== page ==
• [4] Uccelli A, Moretta L, Pistoia V. Mesenchymal stem cells in health and disease. Nature Reviews Immunology. 2008; 8: 726–736.
  • [5] Uccelli A, Pistoia V, Moretta L. Mesenchymal stem cells: a new strategy for immunosuppression? Trends in Immunology. 2007; 28: 219–226.
  • [6] Kassis I, Vaknin-Dembinsky A, Karussis D. Bone marrow mesenchymal stem cells: agents of immunomodulation and neuroprotection. Current Stem Cell Research & Therapy. 2011; 6: 63–68.
  • [7] Kassis I, Grigoriadis N, Gowda-Kurkalli B, Mizrachi-Kol R, Ben-Hur T, Slavin S, et al. Neuroprotection and immunomodulation with mesenchymal stem cells in chronic experimental autoimmune encephalomyelitis. Archives of Neurology. 2008; 65: 753–761.
  • [8] Karussis D, Kassis I. The potential use of stem cells in multiple sclerosis: an overview of the preclinical experience. Clinical Neurology and Neurosurgery. 2008; 110: 889–896.
  • [9] Ben-Hur T. Reconstructing neural circuits using transplanted neural stem cells in the injured spinal cord. The Journal of Clinical Investigation. 2010; 120: 3096–3098.
  • [10] Ben-Hur T. Immunomodulation by neural stem cells. Journal of the Neurological Sciences. 2008; 265: 102–104.
  • [11] Frausin S, Viventi S, Verga Falzacappa L, Quattromani MJ, Leanza G, Tommasini A, et al. Wharton’s jelly derived mesenchymal stromal cells: biological properties, induction of neuronal phenotype and current applications in neurodegeneration research. Acta Histochemica. 2015; 117: 329–338.
  • [12] Hass R, Kasper C, Böhm S, Jacobs R. Different populations and sources of human mesenchymal stem cells (MSC): a comparison of adult and neonatal tissue-derived MSC. Cell Communication and Signaling. 2011; 9: 12.
  • [13] Lennon DP, Caplan AI. Isolation of human marrow-derived mesenchymal stem cells. Experimental Hematology. 2006; 34: 1604–1605.
  • [14] Pittenger MF, Mackay AM, Beck SC, Jaiswal RK, Douglas R, Mosca JD, et al. Multilineage potential of adult human mesenchymal stem cells. Science. 1999; 284: 143–147.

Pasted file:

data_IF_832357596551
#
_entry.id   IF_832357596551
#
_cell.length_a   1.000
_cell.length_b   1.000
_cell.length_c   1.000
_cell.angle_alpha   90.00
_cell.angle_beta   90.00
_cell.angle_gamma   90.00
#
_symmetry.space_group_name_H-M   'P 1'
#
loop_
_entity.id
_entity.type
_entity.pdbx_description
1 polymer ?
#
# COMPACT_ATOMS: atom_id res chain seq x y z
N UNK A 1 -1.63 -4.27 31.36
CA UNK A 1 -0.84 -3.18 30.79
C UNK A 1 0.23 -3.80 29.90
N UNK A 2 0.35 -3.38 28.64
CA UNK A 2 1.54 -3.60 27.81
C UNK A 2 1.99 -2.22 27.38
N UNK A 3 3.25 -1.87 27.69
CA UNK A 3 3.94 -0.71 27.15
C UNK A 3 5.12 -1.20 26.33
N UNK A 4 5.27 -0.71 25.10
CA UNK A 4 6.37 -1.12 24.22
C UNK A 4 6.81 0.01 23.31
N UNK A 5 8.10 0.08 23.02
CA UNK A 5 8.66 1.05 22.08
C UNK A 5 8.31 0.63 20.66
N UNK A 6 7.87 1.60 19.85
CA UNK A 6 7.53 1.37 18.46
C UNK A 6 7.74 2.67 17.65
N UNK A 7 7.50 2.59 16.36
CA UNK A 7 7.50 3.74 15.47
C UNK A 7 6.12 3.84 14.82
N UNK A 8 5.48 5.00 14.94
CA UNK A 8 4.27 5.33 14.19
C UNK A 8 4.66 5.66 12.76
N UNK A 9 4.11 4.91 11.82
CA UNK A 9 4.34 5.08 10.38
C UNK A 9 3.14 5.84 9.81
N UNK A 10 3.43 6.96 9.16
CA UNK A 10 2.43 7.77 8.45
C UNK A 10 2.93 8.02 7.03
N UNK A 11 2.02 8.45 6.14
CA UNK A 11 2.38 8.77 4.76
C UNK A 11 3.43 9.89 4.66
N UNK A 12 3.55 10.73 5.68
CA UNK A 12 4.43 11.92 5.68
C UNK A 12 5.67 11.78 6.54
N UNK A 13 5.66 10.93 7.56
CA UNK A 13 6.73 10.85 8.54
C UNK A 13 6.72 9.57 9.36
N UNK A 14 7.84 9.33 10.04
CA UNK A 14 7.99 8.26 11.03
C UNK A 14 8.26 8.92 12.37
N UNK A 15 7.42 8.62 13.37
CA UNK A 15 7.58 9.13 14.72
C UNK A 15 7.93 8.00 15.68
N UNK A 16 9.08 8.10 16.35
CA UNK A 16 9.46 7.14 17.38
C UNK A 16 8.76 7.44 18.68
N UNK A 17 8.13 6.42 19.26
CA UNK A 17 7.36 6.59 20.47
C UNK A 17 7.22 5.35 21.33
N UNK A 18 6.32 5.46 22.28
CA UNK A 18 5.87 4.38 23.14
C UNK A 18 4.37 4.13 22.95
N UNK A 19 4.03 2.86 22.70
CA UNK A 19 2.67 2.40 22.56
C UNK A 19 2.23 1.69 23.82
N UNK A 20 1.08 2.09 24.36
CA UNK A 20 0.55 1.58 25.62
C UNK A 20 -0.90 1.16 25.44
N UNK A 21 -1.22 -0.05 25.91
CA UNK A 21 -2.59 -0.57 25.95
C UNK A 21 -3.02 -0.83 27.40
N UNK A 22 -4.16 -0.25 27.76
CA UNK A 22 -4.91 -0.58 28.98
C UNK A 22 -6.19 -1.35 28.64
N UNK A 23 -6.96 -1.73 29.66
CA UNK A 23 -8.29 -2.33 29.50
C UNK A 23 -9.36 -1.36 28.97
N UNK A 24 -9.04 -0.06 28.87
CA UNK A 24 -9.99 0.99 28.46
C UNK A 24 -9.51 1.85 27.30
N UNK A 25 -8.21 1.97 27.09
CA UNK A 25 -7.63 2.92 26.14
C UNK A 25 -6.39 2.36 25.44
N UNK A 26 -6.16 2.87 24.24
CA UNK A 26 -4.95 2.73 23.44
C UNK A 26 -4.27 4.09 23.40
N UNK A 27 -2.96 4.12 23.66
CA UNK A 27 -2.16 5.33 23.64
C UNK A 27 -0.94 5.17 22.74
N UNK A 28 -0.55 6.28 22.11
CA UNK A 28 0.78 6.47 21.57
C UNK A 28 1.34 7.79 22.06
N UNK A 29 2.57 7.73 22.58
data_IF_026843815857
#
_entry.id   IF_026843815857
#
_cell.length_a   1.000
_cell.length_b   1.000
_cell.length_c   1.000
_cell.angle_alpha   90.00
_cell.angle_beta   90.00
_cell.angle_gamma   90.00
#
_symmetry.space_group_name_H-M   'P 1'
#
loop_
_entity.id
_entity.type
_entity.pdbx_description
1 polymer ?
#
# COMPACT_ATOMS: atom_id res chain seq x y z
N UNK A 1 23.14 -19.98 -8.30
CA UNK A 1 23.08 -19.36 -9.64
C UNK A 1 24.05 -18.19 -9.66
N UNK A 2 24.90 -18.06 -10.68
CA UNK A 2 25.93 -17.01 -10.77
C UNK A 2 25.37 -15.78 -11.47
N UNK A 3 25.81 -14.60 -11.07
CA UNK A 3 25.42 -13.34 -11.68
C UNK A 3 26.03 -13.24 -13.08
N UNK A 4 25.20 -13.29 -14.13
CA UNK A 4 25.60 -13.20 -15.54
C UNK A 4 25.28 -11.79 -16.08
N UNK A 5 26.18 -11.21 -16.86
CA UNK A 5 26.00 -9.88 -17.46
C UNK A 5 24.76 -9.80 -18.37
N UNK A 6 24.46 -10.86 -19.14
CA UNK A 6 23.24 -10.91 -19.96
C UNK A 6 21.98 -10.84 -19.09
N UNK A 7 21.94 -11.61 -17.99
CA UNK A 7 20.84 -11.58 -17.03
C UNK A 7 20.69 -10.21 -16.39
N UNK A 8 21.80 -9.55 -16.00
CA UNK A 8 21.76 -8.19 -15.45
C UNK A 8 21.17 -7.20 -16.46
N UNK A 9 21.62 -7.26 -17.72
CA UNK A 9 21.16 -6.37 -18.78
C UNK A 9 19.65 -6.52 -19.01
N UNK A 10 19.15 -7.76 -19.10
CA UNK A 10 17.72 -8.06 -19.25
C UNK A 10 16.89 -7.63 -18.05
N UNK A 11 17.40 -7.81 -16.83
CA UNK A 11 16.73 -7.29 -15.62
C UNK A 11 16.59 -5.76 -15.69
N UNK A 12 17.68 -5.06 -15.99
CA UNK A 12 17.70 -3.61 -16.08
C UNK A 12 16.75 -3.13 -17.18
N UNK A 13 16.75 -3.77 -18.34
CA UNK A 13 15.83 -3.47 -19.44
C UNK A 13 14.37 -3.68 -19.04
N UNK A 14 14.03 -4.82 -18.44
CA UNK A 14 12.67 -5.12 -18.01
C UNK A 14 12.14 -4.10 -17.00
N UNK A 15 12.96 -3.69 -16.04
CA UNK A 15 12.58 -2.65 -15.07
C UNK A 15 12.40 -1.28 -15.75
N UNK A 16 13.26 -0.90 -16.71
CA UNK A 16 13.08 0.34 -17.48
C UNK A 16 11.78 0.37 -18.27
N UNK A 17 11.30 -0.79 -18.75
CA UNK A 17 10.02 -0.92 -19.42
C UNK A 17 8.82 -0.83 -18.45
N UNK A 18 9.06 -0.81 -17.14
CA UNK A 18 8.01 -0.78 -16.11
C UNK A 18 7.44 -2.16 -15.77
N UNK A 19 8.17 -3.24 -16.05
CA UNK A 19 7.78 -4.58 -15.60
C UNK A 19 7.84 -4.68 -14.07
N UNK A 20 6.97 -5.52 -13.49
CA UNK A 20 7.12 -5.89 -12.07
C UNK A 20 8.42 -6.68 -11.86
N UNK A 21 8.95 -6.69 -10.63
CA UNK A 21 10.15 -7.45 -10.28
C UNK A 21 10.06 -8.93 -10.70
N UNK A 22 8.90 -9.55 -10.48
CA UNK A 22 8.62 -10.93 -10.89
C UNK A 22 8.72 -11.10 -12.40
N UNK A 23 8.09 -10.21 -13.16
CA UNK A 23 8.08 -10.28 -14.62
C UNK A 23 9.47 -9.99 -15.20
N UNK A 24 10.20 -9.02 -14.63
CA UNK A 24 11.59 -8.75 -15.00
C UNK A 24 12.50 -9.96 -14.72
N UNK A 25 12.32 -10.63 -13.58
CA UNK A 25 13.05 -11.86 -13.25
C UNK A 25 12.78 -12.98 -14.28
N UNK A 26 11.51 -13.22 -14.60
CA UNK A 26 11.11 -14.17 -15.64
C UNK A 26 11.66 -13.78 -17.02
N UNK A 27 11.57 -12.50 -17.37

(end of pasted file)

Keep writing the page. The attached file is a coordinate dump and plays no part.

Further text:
• [15] Blondheim NR, Levy YS, Ben-Zur T, Burshtein A, Cherlow T, Kan I, et al. Human Mesenchymal Stem Cells Express Neural Genes, Suggesting a Neural Predisposition. Stem Cells and Development. 2006; 15: 141–164.
  • [16] Caplan AI. Mesenchymal stem cells. Journal of Orthopaedic Research. 1991; 9: 641–650.
  • [17] Caplan AI, Dennis JE. Mesenchymal stem cells as trophic mediators. Journal of Cellular Biochemistry. 2006; 98: 1076–1084.
  • [18] Kassis I, Zangi L, Rivkin R, Levdansky L, Samuel S, Marx G, et al. Isolation of mesenchymal stem cells from G-CSF-mobilized human peripheral blood using fibrin microbeads. Bone Marrow Transplantation. 2006; 37: 967–976.
  • [19] Orlic D, Kajstura J, Chimenti S, Jakoniuk I, Anderson SM, Li B, et al. Bone marrow cells regenerate infarcted myocardium. Nature. 2001; 410: 701–705.
  • [20] Woodbury D, Schwarz EJ, Prockop DJ, Black IB. Adult rat and human bone marrow stromal cells differentiate into neurons. Journal of Neuroscience Research. 2000; 61: 364–370.
  • [21] Zappia E, Casazza S, Pedemonte E, Benvenuto F, Bonanni I, Gerdoni E, et al. Mesenchymal stem cells ameliorate experimental autoimmune encephalomyelitis inducing T-cell anergy. Blood. 2005; 106: 1755–1761.
  • [22] Harris VK, Yan QJ, Vyshkina T, Sahabi S, Liu X, Sadiq SA. Clinical and pathological effects of intrathecal injection of mesenchymal stem cell-derived neural progenitors in an experimental model of multiple sclerosis. Journal of the Neurological Sciences. 2012; 313: 167–177.
  • [23] Cízková D, Rosocha J, Vanický I, Jergová S, Cízek M. Transplants of human mesenchymal stem cells improve functional recovery after spinal cord injury in the rat. Cellular and Molecular Neurobiology. 2006; 26: 1167–1180.